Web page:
(PC) Gibbs v. Bosenko, No. 2:2018cv00859 - Document 11 (E.D. Cal. 2018)

Court Description: FINDINGS and RECOMMENDATIONS signed by Magistrate Judge Dennis M. Cota on 12/6/18 RECOMMENDING that 5 Motion for Injunctive Relief be Denied. Referred to Judge Morrison C. England, Jr. Objections due within 14 days after being served with these findings and recommendations. (Coll, A)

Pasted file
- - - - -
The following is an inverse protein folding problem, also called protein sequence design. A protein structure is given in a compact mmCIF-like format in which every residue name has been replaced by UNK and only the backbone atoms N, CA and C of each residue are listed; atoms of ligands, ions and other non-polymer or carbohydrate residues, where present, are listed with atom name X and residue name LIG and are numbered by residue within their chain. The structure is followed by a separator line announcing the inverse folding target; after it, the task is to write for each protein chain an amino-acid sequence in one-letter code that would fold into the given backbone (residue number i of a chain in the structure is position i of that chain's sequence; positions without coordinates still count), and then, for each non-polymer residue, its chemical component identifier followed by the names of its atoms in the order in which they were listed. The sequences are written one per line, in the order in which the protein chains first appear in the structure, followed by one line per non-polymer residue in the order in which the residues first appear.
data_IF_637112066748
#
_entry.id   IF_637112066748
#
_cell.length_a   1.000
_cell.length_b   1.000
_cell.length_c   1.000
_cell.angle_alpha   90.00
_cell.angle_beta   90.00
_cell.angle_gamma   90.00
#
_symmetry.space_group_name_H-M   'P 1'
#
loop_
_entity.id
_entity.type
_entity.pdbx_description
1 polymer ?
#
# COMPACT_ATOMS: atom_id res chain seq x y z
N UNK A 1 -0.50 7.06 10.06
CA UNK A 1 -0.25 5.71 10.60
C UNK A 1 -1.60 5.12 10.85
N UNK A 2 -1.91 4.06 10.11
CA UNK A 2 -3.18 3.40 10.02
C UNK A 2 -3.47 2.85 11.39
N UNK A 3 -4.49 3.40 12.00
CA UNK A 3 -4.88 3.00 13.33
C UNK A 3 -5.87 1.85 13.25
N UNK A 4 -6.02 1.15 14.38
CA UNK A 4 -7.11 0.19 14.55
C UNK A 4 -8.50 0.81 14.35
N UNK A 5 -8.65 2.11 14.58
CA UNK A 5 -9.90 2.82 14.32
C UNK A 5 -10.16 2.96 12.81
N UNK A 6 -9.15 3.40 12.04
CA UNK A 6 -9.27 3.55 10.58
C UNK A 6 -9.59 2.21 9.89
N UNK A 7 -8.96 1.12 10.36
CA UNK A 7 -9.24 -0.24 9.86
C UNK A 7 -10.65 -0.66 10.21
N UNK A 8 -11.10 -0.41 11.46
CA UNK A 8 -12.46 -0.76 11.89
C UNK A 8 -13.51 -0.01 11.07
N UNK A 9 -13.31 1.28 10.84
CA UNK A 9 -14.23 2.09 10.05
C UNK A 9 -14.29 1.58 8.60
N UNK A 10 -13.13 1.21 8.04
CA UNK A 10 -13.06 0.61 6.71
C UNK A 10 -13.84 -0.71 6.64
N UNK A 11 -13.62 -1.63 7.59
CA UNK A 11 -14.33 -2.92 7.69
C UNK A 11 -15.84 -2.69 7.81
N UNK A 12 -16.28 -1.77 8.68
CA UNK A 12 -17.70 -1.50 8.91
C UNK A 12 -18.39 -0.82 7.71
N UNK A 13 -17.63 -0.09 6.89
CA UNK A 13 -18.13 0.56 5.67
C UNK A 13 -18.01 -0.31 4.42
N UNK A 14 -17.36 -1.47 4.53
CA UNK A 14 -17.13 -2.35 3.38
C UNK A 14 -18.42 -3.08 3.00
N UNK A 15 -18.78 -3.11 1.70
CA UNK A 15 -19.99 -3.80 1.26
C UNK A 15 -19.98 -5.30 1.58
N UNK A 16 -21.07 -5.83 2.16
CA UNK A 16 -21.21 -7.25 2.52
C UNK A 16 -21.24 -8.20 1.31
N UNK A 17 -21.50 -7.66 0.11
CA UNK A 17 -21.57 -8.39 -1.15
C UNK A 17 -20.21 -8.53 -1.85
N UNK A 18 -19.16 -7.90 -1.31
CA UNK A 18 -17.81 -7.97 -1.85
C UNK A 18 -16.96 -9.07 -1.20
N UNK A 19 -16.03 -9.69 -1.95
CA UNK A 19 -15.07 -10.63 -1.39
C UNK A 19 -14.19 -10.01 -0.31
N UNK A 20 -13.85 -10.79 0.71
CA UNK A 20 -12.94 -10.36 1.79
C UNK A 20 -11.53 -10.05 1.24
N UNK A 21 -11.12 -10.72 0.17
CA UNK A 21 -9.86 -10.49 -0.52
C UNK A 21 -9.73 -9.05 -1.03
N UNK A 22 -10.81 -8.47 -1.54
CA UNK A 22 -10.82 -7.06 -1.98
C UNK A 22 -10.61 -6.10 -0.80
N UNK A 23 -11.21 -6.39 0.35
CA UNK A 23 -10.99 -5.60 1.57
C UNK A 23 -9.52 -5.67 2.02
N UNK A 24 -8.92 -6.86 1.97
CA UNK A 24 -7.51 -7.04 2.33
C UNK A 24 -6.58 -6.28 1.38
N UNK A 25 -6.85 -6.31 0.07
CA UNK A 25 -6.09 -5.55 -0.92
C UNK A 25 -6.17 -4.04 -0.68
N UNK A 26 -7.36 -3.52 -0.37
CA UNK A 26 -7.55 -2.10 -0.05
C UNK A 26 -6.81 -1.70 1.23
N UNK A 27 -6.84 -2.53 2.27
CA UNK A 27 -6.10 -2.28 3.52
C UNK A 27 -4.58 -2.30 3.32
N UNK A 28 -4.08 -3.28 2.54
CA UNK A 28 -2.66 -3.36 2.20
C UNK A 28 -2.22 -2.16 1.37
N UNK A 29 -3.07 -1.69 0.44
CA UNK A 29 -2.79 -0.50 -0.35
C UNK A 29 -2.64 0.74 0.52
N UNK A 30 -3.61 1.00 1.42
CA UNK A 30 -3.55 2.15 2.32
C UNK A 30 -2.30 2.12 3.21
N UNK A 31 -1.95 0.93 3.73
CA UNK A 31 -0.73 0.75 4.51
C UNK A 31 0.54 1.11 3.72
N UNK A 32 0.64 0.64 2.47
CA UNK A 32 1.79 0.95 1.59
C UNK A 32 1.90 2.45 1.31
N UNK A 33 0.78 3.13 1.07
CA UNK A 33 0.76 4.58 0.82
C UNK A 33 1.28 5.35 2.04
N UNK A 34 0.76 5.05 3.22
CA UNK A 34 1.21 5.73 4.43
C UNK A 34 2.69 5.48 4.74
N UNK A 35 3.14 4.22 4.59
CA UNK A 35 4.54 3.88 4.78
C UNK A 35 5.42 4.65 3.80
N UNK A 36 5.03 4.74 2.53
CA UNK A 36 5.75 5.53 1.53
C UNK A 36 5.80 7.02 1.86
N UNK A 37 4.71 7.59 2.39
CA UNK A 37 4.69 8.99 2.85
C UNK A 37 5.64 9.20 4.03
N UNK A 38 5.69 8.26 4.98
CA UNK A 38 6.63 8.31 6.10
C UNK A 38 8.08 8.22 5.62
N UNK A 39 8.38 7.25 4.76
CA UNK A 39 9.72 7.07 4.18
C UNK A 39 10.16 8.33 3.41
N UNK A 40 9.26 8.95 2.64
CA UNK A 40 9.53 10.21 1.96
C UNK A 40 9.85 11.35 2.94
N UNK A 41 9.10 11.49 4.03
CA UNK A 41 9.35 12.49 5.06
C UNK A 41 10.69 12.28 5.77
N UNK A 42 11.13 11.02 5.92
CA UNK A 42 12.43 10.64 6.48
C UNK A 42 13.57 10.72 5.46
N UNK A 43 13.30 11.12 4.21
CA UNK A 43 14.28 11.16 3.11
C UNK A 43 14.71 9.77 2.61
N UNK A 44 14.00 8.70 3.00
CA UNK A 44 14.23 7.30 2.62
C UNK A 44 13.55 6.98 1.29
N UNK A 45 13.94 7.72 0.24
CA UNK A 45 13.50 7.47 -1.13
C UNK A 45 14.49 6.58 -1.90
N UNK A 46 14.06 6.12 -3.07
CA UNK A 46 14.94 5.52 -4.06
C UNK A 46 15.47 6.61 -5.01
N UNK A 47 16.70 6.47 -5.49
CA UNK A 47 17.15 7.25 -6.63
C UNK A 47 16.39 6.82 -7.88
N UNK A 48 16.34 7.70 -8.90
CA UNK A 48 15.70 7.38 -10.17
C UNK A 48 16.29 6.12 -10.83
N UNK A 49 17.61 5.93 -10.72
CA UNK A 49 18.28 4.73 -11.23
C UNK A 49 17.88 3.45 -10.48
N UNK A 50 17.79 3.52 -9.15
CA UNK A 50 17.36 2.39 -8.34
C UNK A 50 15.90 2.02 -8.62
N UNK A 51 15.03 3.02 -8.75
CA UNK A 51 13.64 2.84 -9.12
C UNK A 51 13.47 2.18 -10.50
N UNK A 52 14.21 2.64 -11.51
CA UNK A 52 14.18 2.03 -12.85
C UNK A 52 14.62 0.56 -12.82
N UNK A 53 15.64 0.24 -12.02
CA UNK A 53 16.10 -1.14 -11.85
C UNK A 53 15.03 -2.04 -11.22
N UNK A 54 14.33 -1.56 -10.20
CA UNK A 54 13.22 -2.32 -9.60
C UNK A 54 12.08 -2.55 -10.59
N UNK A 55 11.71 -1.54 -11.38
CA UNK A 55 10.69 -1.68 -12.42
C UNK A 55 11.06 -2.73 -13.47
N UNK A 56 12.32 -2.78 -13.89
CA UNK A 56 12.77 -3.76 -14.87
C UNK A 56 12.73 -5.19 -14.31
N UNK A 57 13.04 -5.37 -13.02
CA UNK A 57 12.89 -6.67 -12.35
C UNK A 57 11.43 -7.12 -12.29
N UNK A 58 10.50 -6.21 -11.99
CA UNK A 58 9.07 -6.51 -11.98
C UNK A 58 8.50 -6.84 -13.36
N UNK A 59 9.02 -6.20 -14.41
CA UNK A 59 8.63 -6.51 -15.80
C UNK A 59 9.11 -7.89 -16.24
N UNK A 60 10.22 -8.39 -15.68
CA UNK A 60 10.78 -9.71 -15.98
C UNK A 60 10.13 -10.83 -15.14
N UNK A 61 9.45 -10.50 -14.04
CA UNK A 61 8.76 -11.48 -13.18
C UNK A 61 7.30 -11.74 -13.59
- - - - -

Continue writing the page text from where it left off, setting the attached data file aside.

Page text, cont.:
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1 2 3 4 5 6 7 8 IN THE UNITED STATES DISTRICT COURT 9 FOR THE EASTERN DISTRICT OF CALIFORNIA 10 11 ROBERT A. GIBBS, 12 13 14 15 No. 2:18-CV-0859-MCE-DMC-P Plaintiff, v. FINDINGS AND RECOMMENDATIONS TOM BOSENKO, Defendant. 16 17 18 19 Plaintiff, a prisoner proceeding pro se, brings this civil rights action pursuant to 42 U.S.C. § 1983. Pending before the court is plaintiff’s motion for injunctive relief (Doc. 5). The legal principles applicable to requests for injunctive relief, such as a 20 temporary restraining order or preliminary injunction, are well established. To prevail, the 21 moving party must show that irreparable injury is likely in the absence of an injunction. See 22 Stormans, Inc. v. Selecky, 586 F.3d 1109, 1127 (9th Cir. 2009) (citing Winter v. Natural Res. 23 Def. Council, Inc., 129 S.Ct. 365 (2008)). To the extent prior Ninth Circuit cases suggest a lesser 24 standard by focusing solely on the possibility of irreparable harm, such cases are “no longer 25 controlling, or even viable.” Am. Trucking Ass’ns, Inc. v. City of Los Angeles, 559 F.3d 1046, 26 1052 (9th Cir. 2009). Under Winter, the proper test requires a party to demonstrate: (1) he is 27 likely to succeed on the merits; (2) he is likely to suffer irreparable harm in the absence of an 28 injunction; (3) the balance of hardships tips in his favor; and (4) an injunction is in the public 1 1 interest. See Stormans, 586 F.3d at 1127 (citing Winter, 129 S.Ct. at 374). The court cannot, 2 however, issue an order against individuals who are not parties to the action. See Zenith Radio 3 Corp. v. Hazeltine Research, Inc., 395 U.S. 100, 112 (1969). Moreover, if an inmate is seeking 4 injunctive relief with respect to conditions of confinement, the prisoner’s transfer to another 5 prison renders the request for injunctive relief moot, unless there is some evidence of an 6 expectation of being transferred back. See Prieser v. Newkirk, 422 U.S. 395, 402-03 (1975); 7 Johnson v. Moore, 948 F.3d 517, 519 (9th Cir. 1991) (per curiam). 8 In this case, plaintiff seeks an order requiring defendant, the Shasta County 9 Sheriff, to “cease and desist” denying plaintiff access to the courts. Specifically, plaintiff 10 contends defendant is implementing policies that curtail “telephonic access” to attorneys. 11 Plaintiff also contends defendant’s policies improperly deny him the ability to make photocopies 12 of legal documents. Finally, plaintiff claims defendant’s policy denies him access to legal forms. 13 The court finds injunctive relief is not warranted because plaintiff cannot at this 14 time establish a likelihood of success on the merits of his claim, and because plaintiff has not 15 demonstrated irreparable harm absent an injunction. At plaintiff’s request, the court has 16 recharacterized this action as a civil rights action and directed plaintiff to file an operative 17 complaint alleging all his claims in a single pleading. To date, plaintiff has not filed his 18 complaint. The court, therefor, cannot assess the merits of plaintiff’s claim. In addition, 19 plaintiff’s allegations of generalized difficulty with access to the courts does not establish plaintiff 20 will be irreparably harmed because plaintiff has not indicated he has or will be unable to meet any 21 deadlines or that he has or will be unable to file a meritorious civil action or habeas claim. 22 Plaintiff’s contentions fail to establish an actual injury with respect to his access to the courts, see 23 Lewis v. Casey, 518 U.S. 343, 349 (1996) (holding an “actual injury” necessary to plead a claim 24 based on denial of access to the courts is prejudice with respect to contemplated or existing 25 litigation, such as the inability to meet a filing deadline or present a non-frivolous claim), let 26 alone an irreparable harm. 27 /// 28 /// 2 1 2 Based on the foregoing, the undersigned recommends that plaintiff’s motion for injunctive relief (Doc. 5) be denied. 3 These findings and recommendations are submitted to the United States District 4 Judge assigned to the case, pursuant to the provisions of 28 U.S.C. § 636(b)(l). Within 14 days 5 after being served with these findings and recommendations, any party may file written objections 6 with the court. Responses to objections shall be filed within 14 days after service of objections. 7 Failure to file objections within the specified time may waive the right to appeal. See Martinez v. 8 Ylst,951 F.2d 1153 (9th Cir. 1991). 9 10 Dated: December 6, 2018 ____________________________________ DENNIS M. COTA UNITED STATES MAGISTRATE JUDGE 11 12 13 14 15 16 17 18 19 20 21 22 23 24 25 26 27 28 3